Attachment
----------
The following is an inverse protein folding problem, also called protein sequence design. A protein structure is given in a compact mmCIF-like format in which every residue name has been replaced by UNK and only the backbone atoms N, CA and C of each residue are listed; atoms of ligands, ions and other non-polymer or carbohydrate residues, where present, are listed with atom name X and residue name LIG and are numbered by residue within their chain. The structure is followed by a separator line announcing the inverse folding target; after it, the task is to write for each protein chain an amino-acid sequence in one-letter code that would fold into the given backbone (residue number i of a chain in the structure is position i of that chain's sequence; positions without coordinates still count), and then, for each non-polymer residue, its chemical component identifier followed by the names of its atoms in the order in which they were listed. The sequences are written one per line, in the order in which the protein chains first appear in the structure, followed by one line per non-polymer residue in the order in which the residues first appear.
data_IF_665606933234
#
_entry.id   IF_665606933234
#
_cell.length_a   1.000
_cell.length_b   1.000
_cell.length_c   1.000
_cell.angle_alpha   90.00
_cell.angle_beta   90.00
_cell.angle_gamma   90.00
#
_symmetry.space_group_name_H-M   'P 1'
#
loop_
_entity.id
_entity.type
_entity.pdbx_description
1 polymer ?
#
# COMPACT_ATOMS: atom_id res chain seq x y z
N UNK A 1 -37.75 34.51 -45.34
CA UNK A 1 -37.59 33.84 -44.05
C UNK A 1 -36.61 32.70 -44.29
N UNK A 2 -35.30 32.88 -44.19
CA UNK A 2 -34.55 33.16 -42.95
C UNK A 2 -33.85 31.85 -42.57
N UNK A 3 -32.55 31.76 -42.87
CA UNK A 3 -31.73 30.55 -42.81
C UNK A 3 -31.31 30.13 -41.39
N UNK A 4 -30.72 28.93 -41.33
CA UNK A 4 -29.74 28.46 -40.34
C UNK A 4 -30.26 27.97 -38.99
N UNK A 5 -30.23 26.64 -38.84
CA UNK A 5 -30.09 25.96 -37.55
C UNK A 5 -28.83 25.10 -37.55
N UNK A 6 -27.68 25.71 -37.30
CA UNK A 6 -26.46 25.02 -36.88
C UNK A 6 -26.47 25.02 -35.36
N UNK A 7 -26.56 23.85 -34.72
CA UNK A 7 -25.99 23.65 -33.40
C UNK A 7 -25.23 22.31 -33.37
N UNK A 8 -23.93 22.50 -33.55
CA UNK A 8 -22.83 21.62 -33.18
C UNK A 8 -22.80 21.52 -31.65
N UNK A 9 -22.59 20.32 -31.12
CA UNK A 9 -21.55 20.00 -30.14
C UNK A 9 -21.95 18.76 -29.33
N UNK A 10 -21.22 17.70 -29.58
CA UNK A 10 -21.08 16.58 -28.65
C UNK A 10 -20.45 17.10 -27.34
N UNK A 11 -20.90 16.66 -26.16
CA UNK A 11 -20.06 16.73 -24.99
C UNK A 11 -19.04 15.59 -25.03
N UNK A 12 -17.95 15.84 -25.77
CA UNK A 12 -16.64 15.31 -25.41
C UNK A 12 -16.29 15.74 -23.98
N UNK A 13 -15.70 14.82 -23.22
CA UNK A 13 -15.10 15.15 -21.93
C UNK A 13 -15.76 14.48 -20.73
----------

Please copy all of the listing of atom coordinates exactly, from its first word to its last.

The following is an inverse protein folding problem, also called protein sequence design. A protein structure is given in a compact mmCIF-like format in which every residue name has been replaced by UNK and only the backbone atoms N, CA and C of each residue are listed; atoms of ligands, ions and other non-polymer or carbohydrate residues, where present, are listed with atom name X and residue name LIG and are numbered by residue within their chain. The structure is followed by a separator line announcing the inverse folding target; after it, the task is to write for each protein chain an amino-acid sequence in one-letter code that would fold into the given backbone (residue number i of a chain in the structure is position i of that chain's sequence; positions without coordinates still count), and then, for each non-polymer residue, its chemical component identifier followed by the names of its atoms in the order in which they were listed. The sequences are written one per line, in the order in which the protein chains first appear in the structure, followed by one line per non-polymer residue in the order in which the residues first appear.
data_IF_665606933234
#
_entry.id   IF_665606933234
#
_cell.length_a   1.000
_cell.length_b   1.000
_cell.length_c   1.000
_cell.angle_alpha   90.00
_cell.angle_beta   90.00
_cell.angle_gamma   90.00
#
_symmetry.space_group_name_H-M   'P 1'
#
loop_
_entity.id
_entity.type
_entity.pdbx_description
1 polymer ?
#
# COMPACT_ATOMS: atom_id res chain seq x y z
N UNK A 1 -37.75 34.51 -45.34
CA UNK A 1 -37.59 33.84 -44.05
C UNK A 1 -36.61 32.70 -44.29
N UNK A 2 -35.30 32.88 -44.19
CA UNK A 2 -34.55 33.16 -42.95
C UNK A 2 -33.85 31.85 -42.57
N UNK A 3 -32.55 31.76 -42.87
CA UNK A 3 -31.73 30.55 -42.81
C UNK A 3 -31.31 30.13 -41.39
N UNK A 4 -30.72 28.93 -41.33
CA UNK A 4 -29.74 28.46 -40.34
C UNK A 4 -30.26 27.97 -38.99
N UNK A 5 -30.23 26.64 -38.84
CA UNK A 5 -30.09 25.96 -37.55
C UNK A 5 -28.83 25.10 -37.55
N UNK A 6 -27.68 25.71 -37.30
CA UNK A 6 -26.46 25.02 -36.88
C UNK A 6 -26.47 25.02 -35.36
N UNK A 7 -26.56 23.85 -34.72
CA UNK A 7 -25.99 23.65 -33.40
C UNK A 7 -25.23 22.31 -33.37
N UNK A 8 -23.93 22.50 -33.55
CA UNK A 8 -22.83 21.62 -33.18
C UNK A 8 -22.80 21.52 -31.65
N UNK A 9 -22.59 20.32 -31.12
CA UNK A 9 -21.55 20.00 -30.14
C UNK A 9 -21.95 18.76 -29.33
N UNK A 10 -21.22 17.70 -29.58
CA UNK A 10 -21.08 16.58 -28.65
C UNK A 10 -20.45 17.10 -27.34
N UNK A 11 -20.90 16.66 -26.16
CA UNK A 11 -20.06 16.73 -24.99
C UNK A 11 -19.04 15.59 -25.03
N UNK A 12 -17.95 15.84 -25.77
CA UNK A 12 -16.64 15.31 -25.41
C UNK A 12 -16.29 15.74 -23.98
N UNK A 13 -15.70 14.82 -23.22
CA UNK A 13 -15.10 15.15 -21.93
C UNK A 13 -15.76 14.48 -20.73